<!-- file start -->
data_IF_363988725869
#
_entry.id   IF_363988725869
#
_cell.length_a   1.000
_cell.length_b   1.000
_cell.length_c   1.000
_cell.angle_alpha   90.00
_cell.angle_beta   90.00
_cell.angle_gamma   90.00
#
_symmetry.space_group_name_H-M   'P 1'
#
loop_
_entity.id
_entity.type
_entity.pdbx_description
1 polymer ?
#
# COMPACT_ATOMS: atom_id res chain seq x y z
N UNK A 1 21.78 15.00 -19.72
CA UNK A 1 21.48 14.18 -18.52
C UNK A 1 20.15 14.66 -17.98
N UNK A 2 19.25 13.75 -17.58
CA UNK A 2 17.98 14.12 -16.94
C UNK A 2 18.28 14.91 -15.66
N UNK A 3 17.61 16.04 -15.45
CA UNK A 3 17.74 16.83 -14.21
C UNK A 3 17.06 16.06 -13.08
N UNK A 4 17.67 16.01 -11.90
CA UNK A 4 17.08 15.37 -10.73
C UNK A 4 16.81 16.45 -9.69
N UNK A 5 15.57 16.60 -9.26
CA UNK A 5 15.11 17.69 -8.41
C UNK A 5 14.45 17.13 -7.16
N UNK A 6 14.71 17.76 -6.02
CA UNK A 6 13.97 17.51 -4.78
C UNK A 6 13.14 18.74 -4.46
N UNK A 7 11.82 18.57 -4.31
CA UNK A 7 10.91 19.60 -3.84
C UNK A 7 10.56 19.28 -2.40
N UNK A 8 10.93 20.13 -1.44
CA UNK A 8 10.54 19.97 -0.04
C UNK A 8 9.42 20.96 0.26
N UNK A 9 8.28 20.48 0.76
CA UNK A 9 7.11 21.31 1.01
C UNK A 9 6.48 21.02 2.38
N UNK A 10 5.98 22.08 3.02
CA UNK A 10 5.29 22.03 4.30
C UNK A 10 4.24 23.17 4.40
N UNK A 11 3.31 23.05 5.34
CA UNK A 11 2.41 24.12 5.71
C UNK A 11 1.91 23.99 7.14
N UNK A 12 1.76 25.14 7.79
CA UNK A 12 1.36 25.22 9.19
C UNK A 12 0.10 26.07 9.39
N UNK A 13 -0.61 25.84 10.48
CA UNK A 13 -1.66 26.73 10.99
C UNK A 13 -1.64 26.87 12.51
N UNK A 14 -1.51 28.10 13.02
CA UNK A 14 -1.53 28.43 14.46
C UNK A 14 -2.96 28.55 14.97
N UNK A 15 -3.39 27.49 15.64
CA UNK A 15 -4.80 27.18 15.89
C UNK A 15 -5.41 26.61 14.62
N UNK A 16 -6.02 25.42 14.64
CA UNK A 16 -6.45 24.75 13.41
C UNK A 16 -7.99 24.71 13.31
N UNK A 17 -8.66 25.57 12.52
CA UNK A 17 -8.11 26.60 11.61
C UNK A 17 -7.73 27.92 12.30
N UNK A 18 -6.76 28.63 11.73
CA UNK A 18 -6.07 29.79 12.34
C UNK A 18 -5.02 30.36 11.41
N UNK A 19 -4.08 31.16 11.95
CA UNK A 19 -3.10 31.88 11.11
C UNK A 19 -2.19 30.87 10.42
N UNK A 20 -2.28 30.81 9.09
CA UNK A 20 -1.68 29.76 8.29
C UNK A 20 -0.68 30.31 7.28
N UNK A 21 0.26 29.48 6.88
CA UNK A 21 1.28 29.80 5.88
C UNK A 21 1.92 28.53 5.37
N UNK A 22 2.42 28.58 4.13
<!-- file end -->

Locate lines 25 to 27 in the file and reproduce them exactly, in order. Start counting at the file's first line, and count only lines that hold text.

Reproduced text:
CA UNK A 2 17.98 14.12 -16.94
C UNK A 2 18.28 14.91 -15.66
N UNK A 3 17.61 16.04 -15.45